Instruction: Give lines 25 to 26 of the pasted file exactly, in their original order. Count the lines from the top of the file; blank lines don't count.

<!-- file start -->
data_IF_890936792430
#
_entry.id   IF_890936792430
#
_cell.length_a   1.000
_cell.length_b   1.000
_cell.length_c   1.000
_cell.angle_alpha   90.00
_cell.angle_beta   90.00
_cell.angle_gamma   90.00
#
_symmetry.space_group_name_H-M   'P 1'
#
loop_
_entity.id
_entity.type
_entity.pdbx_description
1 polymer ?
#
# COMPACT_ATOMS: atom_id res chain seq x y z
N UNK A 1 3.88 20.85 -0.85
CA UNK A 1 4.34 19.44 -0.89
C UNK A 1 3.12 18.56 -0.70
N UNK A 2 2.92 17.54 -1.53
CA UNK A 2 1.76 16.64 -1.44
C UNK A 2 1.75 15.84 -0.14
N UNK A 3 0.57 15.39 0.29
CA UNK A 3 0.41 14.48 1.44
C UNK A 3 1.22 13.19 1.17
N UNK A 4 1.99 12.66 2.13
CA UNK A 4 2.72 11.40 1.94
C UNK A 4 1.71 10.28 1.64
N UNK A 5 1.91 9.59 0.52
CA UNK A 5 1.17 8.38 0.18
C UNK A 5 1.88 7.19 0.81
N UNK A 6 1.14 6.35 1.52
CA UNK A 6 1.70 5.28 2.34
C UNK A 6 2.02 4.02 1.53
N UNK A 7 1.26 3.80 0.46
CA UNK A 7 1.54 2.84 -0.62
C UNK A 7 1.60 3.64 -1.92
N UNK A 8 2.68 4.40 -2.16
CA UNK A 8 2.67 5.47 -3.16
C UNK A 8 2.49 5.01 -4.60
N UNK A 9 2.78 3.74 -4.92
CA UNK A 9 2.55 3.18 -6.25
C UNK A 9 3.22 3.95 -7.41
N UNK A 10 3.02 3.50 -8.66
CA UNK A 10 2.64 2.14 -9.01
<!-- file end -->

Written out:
CA UNK A 2 1.76 16.64 -1.44
C UNK A 2 1.75 15.84 -0.14